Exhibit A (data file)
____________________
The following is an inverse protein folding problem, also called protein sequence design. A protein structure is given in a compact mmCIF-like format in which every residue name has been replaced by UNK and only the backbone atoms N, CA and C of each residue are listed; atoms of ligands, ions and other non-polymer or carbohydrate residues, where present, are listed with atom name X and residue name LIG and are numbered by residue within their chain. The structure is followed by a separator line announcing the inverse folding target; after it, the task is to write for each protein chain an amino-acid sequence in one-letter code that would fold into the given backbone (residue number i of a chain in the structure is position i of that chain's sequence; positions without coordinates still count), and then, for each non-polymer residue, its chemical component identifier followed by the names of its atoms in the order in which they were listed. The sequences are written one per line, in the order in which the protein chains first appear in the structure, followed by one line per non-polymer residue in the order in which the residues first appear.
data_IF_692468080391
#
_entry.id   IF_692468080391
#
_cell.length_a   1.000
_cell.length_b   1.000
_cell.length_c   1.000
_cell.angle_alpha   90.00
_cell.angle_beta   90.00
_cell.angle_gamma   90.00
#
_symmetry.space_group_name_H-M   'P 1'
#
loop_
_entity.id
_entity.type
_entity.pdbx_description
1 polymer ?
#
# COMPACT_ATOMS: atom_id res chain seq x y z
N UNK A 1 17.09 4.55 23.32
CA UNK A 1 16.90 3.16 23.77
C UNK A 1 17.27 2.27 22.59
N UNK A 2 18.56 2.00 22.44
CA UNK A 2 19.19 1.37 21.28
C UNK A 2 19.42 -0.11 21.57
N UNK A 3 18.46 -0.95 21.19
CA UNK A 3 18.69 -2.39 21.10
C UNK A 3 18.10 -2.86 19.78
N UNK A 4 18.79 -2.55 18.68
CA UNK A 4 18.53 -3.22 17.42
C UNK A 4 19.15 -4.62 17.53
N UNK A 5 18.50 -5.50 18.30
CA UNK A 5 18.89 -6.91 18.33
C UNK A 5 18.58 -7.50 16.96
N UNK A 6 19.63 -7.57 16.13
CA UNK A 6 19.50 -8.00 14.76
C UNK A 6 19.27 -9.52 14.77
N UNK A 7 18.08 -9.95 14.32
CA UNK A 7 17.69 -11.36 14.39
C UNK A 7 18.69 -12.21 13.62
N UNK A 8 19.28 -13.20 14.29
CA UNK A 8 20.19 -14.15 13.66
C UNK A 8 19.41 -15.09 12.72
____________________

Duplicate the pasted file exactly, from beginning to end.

The following is an inverse protein folding problem, also called protein sequence design. A protein structure is given in a compact mmCIF-like format in which every residue name has been replaced by UNK and only the backbone atoms N, CA and C of each residue are listed; atoms of ligands, ions and other non-polymer or carbohydrate residues, where present, are listed with atom name X and residue name LIG and are numbered by residue within their chain. The structure is followed by a separator line announcing the inverse folding target; after it, the task is to write for each protein chain an amino-acid sequence in one-letter code that would fold into the given backbone (residue number i of a chain in the structure is position i of that chain's sequence; positions without coordinates still count), and then, for each non-polymer residue, its chemical component identifier followed by the names of its atoms in the order in which they were listed. The sequences are written one per line, in the order in which the protein chains first appear in the structure, followed by one line per non-polymer residue in the order in which the residues first appear.
data_IF_692468080391
#
_entry.id   IF_692468080391
#
_cell.length_a   1.000
_cell.length_b   1.000
_cell.length_c   1.000
_cell.angle_alpha   90.00
_cell.angle_beta   90.00
_cell.angle_gamma   90.00
#
_symmetry.space_group_name_H-M   'P 1'
#
loop_
_entity.id
_entity.type
_entity.pdbx_description
1 polymer ?
#
# COMPACT_ATOMS: atom_id res chain seq x y z
N UNK A 1 17.09 4.55 23.32
CA UNK A 1 16.90 3.16 23.77
C UNK A 1 17.27 2.27 22.59
N UNK A 2 18.56 2.00 22.44
CA UNK A 2 19.19 1.37 21.28
C UNK A 2 19.42 -0.11 21.57
N UNK A 3 18.46 -0.95 21.19
CA UNK A 3 18.69 -2.39 21.10
C UNK A 3 18.10 -2.86 19.78
N UNK A 4 18.79 -2.55 18.68
CA UNK A 4 18.53 -3.22 17.42
C UNK A 4 19.15 -4.62 17.53
N UNK A 5 18.50 -5.50 18.30
CA UNK A 5 18.89 -6.91 18.33
C UNK A 5 18.58 -7.50 16.96
N UNK A 6 19.63 -7.57 16.13
CA UNK A 6 19.50 -8.00 14.76
C UNK A 6 19.27 -9.52 14.77
N UNK A 7 18.08 -9.95 14.32
CA UNK A 7 17.69 -11.36 14.39
C UNK A 7 18.69 -12.21 13.62
N UNK A 8 19.28 -13.20 14.29
CA UNK A 8 20.19 -14.15 13.66
C UNK A 8 19.41 -15.09 12.72